After almost 40 years of driving a pencil, I’m starting to get the hang of things. I’m also learning to be thankful for the scraps of wisdom I’ve picked up along the way.
While churning out over three thousand newspaper columns the response has ranged from, “You’re awesome” to “You can’t die soon enough.” Perfect.
My scribblings also include over two hundred personal memoirs. When you get that close to someone you soon realize that it's not what people do that matters. The truth is always in the why.
People have hired me to write about war heroes, war zeros, runaways, castaways, Harley riders and a guy that owned a Rolls Royce that didn’t run.
One publisher paid for me to take thirty laps around Atlanta Motor Speedway in a NASCAR chariot and write about it if I survived.
I did, and that trial run spawned other NASCAR stories back in the good old days of good old boy drivers. I once got close enough to Dale Earnhardt to touch him. I didn’t. The Intimidator nodded at me that day at Talladega.
Stories about dancers, actors, singers, and athletes came my way. Some were tougher to report than write. I’ll never forget burning two months of weekends stalking a pro baseball player from south Florida to Pittsburgh to Charlotte before he stopped moving and started talking.
I’ve interviewed college coaches at the top of the heap and on the way out the door. One claimed he had been misquoted by other reporters and didn't intend to let it happen again.
When I walked into his office with my tape recorder, he pulled out his own recorder and turned it on. I tried to be objective. Tried.
Lately, I've taken on bigger projects. In the past two years, I have fathered six literary children. Since I was working as a ghostwriter none of the books has my name on its birth certificate.
It doesn’t matter. That’s the deal I made when I agreed to write them. Every book gave me new insights about the human condition and a peek into what drives people up—or down.
Clients include a businessman who has some great new ideas about how to be a better community leader. Another client told me about sitting white-knuckled on a Navy destroyer whose massive guns were trained on Russian nukes 90 miles from Florida during the Cuban Missile Crisis. Then he went back to Chicago, became a cop, and worked security at the city’s first Beatles concert.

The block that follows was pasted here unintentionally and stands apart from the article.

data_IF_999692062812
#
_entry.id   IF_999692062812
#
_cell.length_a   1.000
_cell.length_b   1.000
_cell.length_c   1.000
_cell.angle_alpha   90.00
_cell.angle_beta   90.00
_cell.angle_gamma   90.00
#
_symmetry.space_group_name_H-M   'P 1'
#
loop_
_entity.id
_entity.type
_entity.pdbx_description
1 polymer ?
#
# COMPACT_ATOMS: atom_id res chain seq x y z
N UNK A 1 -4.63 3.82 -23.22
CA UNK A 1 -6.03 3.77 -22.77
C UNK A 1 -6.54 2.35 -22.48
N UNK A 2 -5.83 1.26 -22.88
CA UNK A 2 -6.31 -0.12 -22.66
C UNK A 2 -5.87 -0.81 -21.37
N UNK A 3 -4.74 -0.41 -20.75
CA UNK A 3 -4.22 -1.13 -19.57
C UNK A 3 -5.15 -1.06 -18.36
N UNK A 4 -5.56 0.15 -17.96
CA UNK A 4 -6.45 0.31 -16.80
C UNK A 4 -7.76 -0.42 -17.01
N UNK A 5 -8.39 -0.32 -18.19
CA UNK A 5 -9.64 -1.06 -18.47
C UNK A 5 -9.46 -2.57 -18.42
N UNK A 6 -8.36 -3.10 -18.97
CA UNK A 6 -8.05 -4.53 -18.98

Another client is a military brat who started his childhood with his mom and dad in post-World War II Salzburg, Austria. He saw castles, cathedrals, and sheer devastation. He even got to see a German countess cut the head off a chicken. Times were tough for the spouses of dead Nazi traitors.
And I’ve finally gotten serious about finishing my first mystery novel. It will be out early next year. The working title is False Prophets. My hero is an investigative journalist named Alabaster Cash. His official bio says: “Alabaster Cash has a mother who abandoned him, a sister he’s never met, and a name he can’t explain.”
Alabaster “Don’t call me Al,” Cash specializes in stories about revenge. Maybe because he once killed a man for abusing his mother. The next day he turned thirteen.
What fun. And the best part is, this job lets me work as long as I want. If it keeps feeling this good, that will be a while.
Alex McRae is the author of There Ain’t No Gentle Cycle on the Washing Machine of Love. He can be reached at: firstname.lastname@example.org .